On February 4, 2017, the Cyberspace Administration of China (“CAC”) issued its consultation draft measures for the security review of online products and services (“draft measures”), among the anxieties caused by the vagueness of multiple provisions in China’s Cyber Security Law (“Cyber Security Law”). Cyber Security Law was promulgated by the Standing Committee of the National People’s Congress of China (“NPC”) on November 7, 2016, which will take effect on June 1, 2017. CAC’s February move, immediately following the Chinese New Year holidays, marks the first top-level administrative efforts to clarify the Cyber Security Law. CAC, also known as the Office of the Central Leading Group for Cyberspace Affairs, was founded in 2014 and operates under a special group headed by the Communist Party General Secretary and President of China, Mr. XI Jinping and imposes an “imperial envoy” type of influence on the enforcement of the Cyber Security Law.
The draft measures provides for an establishment of a cyber security review committee to handle cyber security review of online services and products. The draft measures reiterated that key information infrastructure operators must procure online services and products that have passed such review. The Cyber Security Law introduced a new concept of key information infrastructure operators, which are defined to include operators of (i) any information infrastructure used for public communication and information service, energy, transport, water conservancy, finance, public services, e-government affairs, or other important industries and fields; and (ii) other key information infrastructure, the destruction, function loss or data leakage of which will possibly result in serious damages to the national security, national economy, people’s livelihood or public interests. A key information infrastructure operator is subject to higher obligation which include keeping in China all identifiable personal data and important data collected and generated during their operation in China under the Cyber Security Law. Even if a company does not fall within the definition of key information infrastructure operator, if it provides online services and goods to customers that fall into one of the identified sectors of a key information infrastructure operator, then the supplier needs to go through a cyber security review for its online products and services before it can continue to supply to a key information infrastructure operator.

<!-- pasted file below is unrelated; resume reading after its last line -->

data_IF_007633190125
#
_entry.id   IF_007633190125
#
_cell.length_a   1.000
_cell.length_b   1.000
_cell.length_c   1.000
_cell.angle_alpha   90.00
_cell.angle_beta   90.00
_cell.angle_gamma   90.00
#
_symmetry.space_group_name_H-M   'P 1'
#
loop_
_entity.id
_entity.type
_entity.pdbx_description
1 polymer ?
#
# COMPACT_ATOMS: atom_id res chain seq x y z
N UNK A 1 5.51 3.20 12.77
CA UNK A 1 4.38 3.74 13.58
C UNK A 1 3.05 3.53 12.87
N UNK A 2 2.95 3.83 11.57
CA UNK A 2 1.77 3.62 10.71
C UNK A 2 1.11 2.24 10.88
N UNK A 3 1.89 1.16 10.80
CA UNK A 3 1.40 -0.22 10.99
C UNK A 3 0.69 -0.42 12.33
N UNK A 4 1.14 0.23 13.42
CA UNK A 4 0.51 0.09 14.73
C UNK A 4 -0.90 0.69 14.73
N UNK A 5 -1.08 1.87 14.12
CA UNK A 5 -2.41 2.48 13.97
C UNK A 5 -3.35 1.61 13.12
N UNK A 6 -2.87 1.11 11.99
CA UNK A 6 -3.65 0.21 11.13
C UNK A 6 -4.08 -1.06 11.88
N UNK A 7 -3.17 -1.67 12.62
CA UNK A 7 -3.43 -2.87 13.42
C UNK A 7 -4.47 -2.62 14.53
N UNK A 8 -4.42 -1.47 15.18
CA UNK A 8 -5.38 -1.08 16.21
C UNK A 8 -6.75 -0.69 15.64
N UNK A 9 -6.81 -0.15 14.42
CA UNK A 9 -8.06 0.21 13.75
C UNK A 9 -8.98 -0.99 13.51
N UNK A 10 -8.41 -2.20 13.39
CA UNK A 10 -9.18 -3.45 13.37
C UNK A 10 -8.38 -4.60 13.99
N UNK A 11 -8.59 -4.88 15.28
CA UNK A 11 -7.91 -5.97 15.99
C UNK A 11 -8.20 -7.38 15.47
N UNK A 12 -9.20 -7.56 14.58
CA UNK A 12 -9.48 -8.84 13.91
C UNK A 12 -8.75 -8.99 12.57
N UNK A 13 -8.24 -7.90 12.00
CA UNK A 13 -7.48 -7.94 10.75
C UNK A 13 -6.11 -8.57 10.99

The draft measures still leave many questions unanswered, for example the composition of the cyber security review committee, whether disclosure of proprietary source code will be required, the timing for the review, whether appeal is available against decision of the committee. We expect to see more guidance on the implementations of the Cyber Security Law around the time the law takes effect in June 2017.
By way of background information, Cyber Security Law was promulgated by the Standing Committee of the National People’s Congress of China (“NPC”) on November 7, 2016, which will take effect on June 1, 2017. Fundamental concepts introduced by Cyber Security Law are broadly and vaguely defined, which result in the scope of the law’s application largely subject to the formidable discretionary power by the regulators. Cyber Security Law, in its multiple sections, calls upon the State Council (China’s highest administrative authority) to issue detailed rules for the implementation of the law. CAC’s draft measures send a signal from China’s ruling Communist Party that clarifications on the law are on the way.